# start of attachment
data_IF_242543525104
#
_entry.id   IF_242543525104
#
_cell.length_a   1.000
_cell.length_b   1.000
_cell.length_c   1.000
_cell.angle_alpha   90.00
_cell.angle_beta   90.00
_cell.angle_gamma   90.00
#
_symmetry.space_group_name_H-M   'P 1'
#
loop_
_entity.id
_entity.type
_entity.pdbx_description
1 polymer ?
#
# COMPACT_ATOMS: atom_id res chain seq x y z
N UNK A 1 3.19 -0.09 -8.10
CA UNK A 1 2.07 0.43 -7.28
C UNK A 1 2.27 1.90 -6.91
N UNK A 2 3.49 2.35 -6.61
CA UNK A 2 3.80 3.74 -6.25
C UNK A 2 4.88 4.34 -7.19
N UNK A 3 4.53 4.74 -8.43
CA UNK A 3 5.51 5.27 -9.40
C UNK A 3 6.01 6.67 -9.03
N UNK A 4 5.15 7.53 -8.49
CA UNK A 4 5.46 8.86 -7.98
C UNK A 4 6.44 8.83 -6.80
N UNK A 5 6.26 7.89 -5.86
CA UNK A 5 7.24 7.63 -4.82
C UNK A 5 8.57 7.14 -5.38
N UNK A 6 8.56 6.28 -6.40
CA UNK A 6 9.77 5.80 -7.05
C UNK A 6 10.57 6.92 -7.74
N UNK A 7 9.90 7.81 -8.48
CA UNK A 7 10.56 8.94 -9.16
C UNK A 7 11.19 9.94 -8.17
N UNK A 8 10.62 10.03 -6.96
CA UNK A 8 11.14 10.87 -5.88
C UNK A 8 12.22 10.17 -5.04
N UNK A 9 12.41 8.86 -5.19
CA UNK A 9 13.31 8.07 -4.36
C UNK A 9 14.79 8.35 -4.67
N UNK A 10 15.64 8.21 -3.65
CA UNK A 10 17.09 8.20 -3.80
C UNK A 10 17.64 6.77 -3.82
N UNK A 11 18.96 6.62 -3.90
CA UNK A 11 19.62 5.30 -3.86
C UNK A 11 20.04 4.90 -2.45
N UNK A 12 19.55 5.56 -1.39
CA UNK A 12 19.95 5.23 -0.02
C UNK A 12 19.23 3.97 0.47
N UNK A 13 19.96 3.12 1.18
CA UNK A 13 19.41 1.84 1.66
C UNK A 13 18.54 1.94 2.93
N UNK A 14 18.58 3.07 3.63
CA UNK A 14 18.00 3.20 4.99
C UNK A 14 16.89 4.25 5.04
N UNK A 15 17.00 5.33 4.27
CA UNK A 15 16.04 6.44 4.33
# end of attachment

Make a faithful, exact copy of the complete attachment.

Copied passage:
data_IF_242543525104
#
_entry.id   IF_242543525104
#
_cell.length_a   1.000
_cell.length_b   1.000
_cell.length_c   1.000
_cell.angle_alpha   90.00
_cell.angle_beta   90.00
_cell.angle_gamma   90.00
#
_symmetry.space_group_name_H-M   'P 1'
#
loop_
_entity.id
_entity.type
_entity.pdbx_description
1 polymer ?
#
# COMPACT_ATOMS: atom_id res chain seq x y z
N UNK A 1 3.19 -0.09 -8.10
CA UNK A 1 2.07 0.43 -7.28
C UNK A 1 2.27 1.90 -6.91
N UNK A 2 3.49 2.35 -6.61
CA UNK A 2 3.80 3.74 -6.25
C UNK A 2 4.88 4.34 -7.19
N UNK A 3 4.53 4.74 -8.43
CA UNK A 3 5.51 5.27 -9.40
C UNK A 3 6.01 6.67 -9.03
N UNK A 4 5.15 7.53 -8.49
CA UNK A 4 5.46 8.86 -7.98
C UNK A 4 6.44 8.83 -6.80
N UNK A 5 6.26 7.89 -5.86
CA UNK A 5 7.24 7.63 -4.82
C UNK A 5 8.57 7.14 -5.38
N UNK A 6 8.56 6.28 -6.40
CA UNK A 6 9.77 5.80 -7.05
C UNK A 6 10.57 6.92 -7.74
N UNK A 7 9.90 7.81 -8.48
CA UNK A 7 10.56 8.94 -9.16
C UNK A 7 11.19 9.94 -8.17
N UNK A 8 10.62 10.03 -6.96
CA UNK A 8 11.14 10.87 -5.88
C UNK A 8 12.22 10.17 -5.04
N UNK A 9 12.41 8.86 -5.19
CA UNK A 9 13.31 8.07 -4.36
C UNK A 9 14.79 8.35 -4.67
N UNK A 10 15.64 8.21 -3.65
CA UNK A 10 17.09 8.20 -3.80
C UNK A 10 17.64 6.77 -3.82
N UNK A 11 18.96 6.62 -3.90
CA UNK A 11 19.62 5.30 -3.86
C UNK A 11 20.04 4.90 -2.45
N UNK A 12 19.55 5.56 -1.39
CA UNK A 12 19.95 5.23 -0.02
C UNK A 12 19.23 3.97 0.47
N UNK A 13 19.96 3.12 1.18
CA UNK A 13 19.41 1.84 1.66
C UNK A 13 18.54 1.94 2.93
N UNK A 14 18.58 3.07 3.63
CA UNK A 14 18.00 3.20 4.99
C UNK A 14 16.89 4.25 5.04
N UNK A 15 17.00 5.33 4.27
CA UNK A 15 16.04 6.44 4.33